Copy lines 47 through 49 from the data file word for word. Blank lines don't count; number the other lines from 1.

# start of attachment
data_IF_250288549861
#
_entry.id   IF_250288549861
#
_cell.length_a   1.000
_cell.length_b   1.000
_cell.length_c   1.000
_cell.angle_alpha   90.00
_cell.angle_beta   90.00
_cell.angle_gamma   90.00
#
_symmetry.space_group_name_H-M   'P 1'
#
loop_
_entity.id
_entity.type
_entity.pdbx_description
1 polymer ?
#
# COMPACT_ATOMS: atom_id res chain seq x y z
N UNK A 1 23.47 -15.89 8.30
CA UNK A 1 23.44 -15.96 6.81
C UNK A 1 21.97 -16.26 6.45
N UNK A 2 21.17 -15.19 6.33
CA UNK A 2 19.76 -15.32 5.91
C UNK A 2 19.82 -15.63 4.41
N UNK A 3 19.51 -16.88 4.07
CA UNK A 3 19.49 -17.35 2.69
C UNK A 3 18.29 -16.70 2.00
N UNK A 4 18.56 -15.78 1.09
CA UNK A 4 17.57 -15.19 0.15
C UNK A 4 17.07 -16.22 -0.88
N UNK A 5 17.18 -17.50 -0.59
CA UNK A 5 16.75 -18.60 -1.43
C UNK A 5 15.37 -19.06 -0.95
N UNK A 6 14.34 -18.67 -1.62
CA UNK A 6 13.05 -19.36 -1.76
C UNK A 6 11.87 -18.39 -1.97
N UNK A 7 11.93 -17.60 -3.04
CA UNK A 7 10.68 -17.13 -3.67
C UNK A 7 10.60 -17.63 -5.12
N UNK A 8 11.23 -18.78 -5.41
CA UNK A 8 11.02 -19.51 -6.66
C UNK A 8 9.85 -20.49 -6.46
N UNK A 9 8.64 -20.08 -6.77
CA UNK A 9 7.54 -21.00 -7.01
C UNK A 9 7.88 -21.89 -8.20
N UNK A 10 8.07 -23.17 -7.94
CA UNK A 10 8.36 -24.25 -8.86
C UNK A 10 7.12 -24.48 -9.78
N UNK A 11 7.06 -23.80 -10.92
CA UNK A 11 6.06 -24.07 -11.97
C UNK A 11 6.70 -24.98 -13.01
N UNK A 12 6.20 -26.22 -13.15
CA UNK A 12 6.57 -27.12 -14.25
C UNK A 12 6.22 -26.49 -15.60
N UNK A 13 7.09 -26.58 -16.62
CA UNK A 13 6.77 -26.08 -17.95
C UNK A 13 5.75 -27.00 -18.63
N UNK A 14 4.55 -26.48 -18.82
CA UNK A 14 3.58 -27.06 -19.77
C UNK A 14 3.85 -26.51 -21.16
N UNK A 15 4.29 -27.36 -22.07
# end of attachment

C UNK A 9 7.88 -21.89 -8.20
N UNK A 10 8.07 -23.17 -7.94
CA UNK A 10 8.36 -24.25 -8.86